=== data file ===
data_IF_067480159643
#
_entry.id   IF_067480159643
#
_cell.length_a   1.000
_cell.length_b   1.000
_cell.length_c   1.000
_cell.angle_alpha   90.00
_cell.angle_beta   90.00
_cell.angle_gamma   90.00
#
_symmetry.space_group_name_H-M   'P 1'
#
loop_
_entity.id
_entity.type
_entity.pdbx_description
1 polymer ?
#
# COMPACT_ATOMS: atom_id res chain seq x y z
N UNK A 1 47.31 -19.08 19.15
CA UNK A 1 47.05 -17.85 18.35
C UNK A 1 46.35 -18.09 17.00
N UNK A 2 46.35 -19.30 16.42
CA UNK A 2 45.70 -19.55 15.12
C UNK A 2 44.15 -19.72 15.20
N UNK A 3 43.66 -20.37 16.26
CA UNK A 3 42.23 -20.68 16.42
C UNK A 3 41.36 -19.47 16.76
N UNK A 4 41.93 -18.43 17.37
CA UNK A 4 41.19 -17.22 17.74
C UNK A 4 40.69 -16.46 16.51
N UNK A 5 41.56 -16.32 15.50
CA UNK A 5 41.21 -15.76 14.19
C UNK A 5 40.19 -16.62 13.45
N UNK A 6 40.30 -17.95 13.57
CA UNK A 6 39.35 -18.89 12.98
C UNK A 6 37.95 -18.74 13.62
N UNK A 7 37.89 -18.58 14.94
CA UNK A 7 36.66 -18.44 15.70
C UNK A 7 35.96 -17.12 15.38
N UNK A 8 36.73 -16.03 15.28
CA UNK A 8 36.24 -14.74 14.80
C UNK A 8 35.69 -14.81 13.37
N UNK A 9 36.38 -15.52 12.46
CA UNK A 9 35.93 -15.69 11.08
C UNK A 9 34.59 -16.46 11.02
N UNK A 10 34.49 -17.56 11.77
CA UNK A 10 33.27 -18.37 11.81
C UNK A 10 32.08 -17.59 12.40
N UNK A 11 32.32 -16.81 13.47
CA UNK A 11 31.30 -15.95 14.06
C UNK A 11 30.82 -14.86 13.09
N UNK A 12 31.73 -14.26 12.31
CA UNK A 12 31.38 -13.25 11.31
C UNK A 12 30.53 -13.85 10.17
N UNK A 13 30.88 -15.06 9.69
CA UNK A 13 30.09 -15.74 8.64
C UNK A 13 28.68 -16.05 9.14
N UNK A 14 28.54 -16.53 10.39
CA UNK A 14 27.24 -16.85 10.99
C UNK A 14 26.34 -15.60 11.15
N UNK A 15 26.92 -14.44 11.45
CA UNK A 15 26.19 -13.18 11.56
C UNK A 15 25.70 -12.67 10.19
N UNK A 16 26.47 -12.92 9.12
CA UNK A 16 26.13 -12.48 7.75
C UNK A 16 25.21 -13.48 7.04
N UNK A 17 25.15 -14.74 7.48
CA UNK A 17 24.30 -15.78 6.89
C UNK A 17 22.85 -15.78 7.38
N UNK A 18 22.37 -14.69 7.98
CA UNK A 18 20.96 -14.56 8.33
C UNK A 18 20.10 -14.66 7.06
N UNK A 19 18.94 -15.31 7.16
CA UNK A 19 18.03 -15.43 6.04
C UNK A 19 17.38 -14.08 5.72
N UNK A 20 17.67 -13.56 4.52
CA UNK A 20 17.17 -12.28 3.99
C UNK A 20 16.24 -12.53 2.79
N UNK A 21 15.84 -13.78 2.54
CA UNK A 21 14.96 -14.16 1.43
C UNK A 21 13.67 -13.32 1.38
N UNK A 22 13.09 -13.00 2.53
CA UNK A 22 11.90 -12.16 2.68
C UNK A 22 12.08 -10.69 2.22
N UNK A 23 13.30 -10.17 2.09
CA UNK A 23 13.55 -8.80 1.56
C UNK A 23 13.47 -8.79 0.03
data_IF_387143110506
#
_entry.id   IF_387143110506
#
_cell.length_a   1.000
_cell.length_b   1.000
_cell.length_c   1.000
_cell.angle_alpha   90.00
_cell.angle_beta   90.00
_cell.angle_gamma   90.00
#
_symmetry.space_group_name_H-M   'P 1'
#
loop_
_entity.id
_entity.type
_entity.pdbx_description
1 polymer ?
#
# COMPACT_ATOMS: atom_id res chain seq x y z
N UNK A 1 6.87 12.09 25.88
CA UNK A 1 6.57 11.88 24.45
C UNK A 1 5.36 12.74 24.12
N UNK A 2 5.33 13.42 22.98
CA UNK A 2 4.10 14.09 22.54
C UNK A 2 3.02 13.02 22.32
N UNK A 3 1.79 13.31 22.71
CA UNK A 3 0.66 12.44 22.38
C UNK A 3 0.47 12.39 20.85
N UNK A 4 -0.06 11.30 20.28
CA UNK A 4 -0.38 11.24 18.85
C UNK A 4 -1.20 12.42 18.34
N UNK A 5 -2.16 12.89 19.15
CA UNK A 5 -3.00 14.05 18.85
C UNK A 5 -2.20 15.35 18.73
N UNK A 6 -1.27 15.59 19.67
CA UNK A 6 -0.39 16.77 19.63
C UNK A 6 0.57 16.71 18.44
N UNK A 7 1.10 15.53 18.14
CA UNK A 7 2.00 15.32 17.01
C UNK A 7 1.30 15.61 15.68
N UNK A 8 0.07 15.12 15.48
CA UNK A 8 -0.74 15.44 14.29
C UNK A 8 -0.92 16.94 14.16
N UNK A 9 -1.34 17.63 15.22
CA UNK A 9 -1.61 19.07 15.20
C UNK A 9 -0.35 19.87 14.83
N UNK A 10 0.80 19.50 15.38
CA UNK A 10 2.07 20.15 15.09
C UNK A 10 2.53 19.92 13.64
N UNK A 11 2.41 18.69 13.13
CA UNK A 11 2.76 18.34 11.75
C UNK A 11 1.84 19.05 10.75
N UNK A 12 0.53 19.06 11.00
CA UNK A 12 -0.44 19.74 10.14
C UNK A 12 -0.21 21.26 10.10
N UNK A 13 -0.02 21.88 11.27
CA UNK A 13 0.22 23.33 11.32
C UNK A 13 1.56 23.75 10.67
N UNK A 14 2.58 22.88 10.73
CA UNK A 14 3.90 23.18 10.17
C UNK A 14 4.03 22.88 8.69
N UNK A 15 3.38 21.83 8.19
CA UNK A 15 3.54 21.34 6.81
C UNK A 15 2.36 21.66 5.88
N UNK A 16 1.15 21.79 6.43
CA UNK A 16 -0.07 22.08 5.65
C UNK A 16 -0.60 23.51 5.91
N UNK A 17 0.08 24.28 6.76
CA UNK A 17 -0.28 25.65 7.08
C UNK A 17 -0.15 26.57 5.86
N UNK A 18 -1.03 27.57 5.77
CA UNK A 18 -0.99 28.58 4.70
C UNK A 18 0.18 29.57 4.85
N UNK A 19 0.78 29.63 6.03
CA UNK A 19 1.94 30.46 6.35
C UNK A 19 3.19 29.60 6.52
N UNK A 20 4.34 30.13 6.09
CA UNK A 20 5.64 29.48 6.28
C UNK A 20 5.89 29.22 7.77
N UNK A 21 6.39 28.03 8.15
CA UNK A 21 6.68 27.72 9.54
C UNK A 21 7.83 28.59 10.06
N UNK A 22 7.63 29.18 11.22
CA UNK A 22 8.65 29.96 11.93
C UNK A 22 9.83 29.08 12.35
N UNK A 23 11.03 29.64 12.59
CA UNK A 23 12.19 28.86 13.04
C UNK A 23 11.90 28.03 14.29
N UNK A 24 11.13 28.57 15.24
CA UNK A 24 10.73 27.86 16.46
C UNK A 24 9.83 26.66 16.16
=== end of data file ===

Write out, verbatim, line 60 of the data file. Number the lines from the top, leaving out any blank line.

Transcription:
N UNK A 14 28.54 -16.53 10.39